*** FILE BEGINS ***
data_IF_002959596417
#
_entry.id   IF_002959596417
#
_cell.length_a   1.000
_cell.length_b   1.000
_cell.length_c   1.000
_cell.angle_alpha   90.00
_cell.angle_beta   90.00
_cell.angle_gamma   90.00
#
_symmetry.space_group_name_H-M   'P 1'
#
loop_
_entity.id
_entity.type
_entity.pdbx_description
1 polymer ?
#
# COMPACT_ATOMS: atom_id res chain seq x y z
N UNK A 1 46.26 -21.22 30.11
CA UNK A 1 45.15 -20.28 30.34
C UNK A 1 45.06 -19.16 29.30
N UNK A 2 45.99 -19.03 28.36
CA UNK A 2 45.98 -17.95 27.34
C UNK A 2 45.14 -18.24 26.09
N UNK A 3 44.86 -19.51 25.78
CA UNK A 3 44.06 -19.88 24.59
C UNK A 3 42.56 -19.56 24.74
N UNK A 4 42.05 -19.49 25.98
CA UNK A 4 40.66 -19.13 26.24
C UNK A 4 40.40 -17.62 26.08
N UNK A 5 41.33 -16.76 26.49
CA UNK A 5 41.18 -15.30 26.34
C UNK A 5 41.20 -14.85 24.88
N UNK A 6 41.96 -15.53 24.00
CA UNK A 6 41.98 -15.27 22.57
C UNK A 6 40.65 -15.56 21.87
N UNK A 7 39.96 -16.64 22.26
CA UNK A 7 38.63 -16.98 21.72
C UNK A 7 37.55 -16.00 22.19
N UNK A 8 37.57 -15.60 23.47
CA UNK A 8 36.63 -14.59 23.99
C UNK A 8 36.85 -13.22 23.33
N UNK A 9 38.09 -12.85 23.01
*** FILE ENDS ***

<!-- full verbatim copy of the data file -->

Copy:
data_IF_002959596417
#
_entry.id   IF_002959596417
#
_cell.length_a   1.000
_cell.length_b   1.000
_cell.length_c   1.000
_cell.angle_alpha   90.00
_cell.angle_beta   90.00
_cell.angle_gamma   90.00
#
_symmetry.space_group_name_H-M   'P 1'
#
loop_
_entity.id
_entity.type
_entity.pdbx_description
1 polymer ?
#
# COMPACT_ATOMS: atom_id res chain seq x y z
N UNK A 1 46.26 -21.22 30.11
CA UNK A 1 45.15 -20.28 30.34
C UNK A 1 45.06 -19.16 29.30
N UNK A 2 45.99 -19.03 28.36
CA UNK A 2 45.98 -17.95 27.34
C UNK A 2 45.14 -18.24 26.09
N UNK A 3 44.86 -19.51 25.78
CA UNK A 3 44.06 -19.88 24.59
C UNK A 3 42.56 -19.56 24.74
N UNK A 4 42.05 -19.49 25.98
CA UNK A 4 40.66 -19.13 26.24
C UNK A 4 40.40 -17.62 26.08
N UNK A 5 41.33 -16.76 26.49
CA UNK A 5 41.18 -15.30 26.34
C UNK A 5 41.20 -14.85 24.88
N UNK A 6 41.96 -15.53 24.00
CA UNK A 6 41.98 -15.27 22.57
C UNK A 6 40.65 -15.56 21.87
N UNK A 7 39.96 -16.64 22.26
CA UNK A 7 38.63 -16.98 21.72
C UNK A 7 37.55 -16.00 22.19
N UNK A 8 37.57 -15.60 23.47
CA UNK A 8 36.63 -14.59 23.99
C UNK A 8 36.85 -13.22 23.33
N UNK A 9 38.09 -12.85 23.01